On Saturday we said, “What a difference a day makes!” And that is true again! As of Sunday night at 11:00 pm when we wrote this we had been through several very scary hours and over a hundred thousand people had been evacuated from their homes. Indeed, the facts are so fluid and the information so incomplete that we debated not posting at all. But we ultimately decided to post what we know, again in a simple format to hopefully make it easily understandable for those trying to follow along. But remember, there is always a risk that by the time you read this, it may be out of date.
Here is our summary of what we knew as of late Sunday night:
- DWR had intended to release 65,000 cfs from the service spillway through the weekend, believing that this level of release would prevent water from eventually spilling over the emergency spillway. That facility had never been used, and better to use a facility with a history, rather than one that was untested. However, after some new erosion near the service spillway, DWR cut back the releases to 55,000 cfs. While we don’t know for sure, our understanding is that the erosion may have been related to the power lines that run over the service spillway and serve power to the gates and dam operation.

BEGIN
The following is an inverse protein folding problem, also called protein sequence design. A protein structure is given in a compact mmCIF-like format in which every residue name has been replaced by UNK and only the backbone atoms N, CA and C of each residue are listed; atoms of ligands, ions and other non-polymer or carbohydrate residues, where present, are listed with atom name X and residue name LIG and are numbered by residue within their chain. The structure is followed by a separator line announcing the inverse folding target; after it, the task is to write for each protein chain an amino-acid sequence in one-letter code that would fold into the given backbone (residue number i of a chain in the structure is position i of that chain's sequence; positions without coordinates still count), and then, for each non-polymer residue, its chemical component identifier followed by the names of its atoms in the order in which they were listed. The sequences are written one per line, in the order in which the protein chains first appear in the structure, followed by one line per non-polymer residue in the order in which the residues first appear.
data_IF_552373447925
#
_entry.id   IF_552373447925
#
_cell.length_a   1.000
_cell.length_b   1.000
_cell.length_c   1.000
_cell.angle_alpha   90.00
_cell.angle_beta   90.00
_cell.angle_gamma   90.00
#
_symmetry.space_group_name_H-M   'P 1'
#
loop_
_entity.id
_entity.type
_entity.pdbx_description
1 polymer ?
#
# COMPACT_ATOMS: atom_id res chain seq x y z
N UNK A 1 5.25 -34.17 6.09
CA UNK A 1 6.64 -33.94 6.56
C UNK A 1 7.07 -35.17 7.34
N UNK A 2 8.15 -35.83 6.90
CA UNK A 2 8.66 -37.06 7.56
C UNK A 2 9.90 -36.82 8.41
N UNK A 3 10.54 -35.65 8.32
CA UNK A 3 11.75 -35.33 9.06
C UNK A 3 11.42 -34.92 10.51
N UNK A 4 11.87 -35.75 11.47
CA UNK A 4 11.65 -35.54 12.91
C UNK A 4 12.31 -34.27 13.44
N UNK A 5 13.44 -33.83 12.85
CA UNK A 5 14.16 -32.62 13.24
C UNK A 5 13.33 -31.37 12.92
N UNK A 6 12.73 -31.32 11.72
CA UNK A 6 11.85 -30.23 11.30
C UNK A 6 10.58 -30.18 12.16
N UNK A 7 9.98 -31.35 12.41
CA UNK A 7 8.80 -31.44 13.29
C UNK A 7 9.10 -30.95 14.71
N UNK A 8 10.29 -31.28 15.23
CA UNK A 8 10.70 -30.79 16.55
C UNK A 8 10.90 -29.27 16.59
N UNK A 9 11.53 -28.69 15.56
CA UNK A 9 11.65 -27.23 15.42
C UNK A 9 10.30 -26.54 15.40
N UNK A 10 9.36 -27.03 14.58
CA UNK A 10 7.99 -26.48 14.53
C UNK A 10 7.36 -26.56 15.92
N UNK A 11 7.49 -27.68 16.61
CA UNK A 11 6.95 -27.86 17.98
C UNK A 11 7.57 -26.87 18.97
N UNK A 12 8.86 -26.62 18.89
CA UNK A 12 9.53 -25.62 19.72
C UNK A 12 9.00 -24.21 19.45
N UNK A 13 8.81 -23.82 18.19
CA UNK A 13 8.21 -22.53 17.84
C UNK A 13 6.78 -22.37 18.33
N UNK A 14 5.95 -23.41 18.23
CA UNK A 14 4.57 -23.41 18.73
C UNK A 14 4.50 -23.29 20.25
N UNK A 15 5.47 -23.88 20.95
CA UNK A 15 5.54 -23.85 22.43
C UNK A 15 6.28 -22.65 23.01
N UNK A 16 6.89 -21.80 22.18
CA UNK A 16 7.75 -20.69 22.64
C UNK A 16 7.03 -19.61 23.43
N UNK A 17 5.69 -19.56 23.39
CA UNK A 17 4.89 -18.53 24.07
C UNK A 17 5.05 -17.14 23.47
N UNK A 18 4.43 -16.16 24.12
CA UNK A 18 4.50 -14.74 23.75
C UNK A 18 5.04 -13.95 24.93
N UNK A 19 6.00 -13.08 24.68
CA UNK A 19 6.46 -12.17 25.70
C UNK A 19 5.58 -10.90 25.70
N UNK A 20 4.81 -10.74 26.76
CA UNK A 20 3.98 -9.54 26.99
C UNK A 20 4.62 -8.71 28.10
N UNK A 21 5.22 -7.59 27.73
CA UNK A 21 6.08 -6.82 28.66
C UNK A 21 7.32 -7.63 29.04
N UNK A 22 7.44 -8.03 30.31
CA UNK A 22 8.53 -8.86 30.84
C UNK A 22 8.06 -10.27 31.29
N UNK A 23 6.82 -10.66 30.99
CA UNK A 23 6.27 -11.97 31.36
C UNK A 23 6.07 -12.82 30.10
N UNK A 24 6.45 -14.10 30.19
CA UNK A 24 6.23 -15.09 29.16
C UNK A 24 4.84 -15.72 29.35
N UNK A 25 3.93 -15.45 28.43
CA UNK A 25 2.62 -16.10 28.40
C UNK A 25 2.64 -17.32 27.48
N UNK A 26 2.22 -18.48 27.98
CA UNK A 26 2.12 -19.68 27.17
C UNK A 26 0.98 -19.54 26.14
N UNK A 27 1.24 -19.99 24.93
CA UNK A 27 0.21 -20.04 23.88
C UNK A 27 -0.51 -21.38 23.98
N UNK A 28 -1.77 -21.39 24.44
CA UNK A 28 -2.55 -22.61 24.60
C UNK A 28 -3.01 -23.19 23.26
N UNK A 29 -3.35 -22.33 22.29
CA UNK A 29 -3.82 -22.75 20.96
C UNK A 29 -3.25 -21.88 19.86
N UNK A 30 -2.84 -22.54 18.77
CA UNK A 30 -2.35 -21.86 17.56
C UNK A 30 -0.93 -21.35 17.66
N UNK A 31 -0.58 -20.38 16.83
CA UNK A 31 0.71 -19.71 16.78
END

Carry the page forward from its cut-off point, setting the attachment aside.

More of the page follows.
- Once the flow was reduced from 65,000 cfs to 55,000 cfs for the service spillway, it was all but certain that water would flow over the emergency (or auxiliary) spillway, and indeed that water started to flow over the second spillway around 8:00 a.m. on Saturday. Various media organizations had spectacular pictures of the water cascading over the 1700 foot long emergency spillway. Here is a picture from DWR.
- Unfortunately, late Sunday afternoon word came out that DWR was very concerned about erosion which might undermine the emergency spillway. At this point the lake was a full foot above the lip of the emergency spillway, which is a lot of water for a reservoir that is 15,810 acres in area. Now remember that the emergency spillway is a passive structure; you can’t turn it on or off. The only way to prevent water from flowing across it is to lower the lake level. In response to the new risk, DWR began dumping water through the service spillway at a rate of 100,000 cfs!! And this increased flow dropped the lake level, such that by a few minutes before 9:00 pm water had dropped below the lip and the erosion of the emergency spillway had been arrested.
- It appears that before water stopped flowing over the emergency spillway, DWR shared with the Butte County Sheriff that there was a very real risk of continued erosion until water stopped flowing, and that the erosion could cause a failure of the emergency spillway (but not the dam). As a result the Butte County Sheriff called for an evacuation of Oroville, eventually extending that evacuation down as far as Gridley. Shortly thereafter, evacuations were called for large parts of Sutter and Yuba Counties as well. The media ultimately reported that over 150,000 people were evacuated.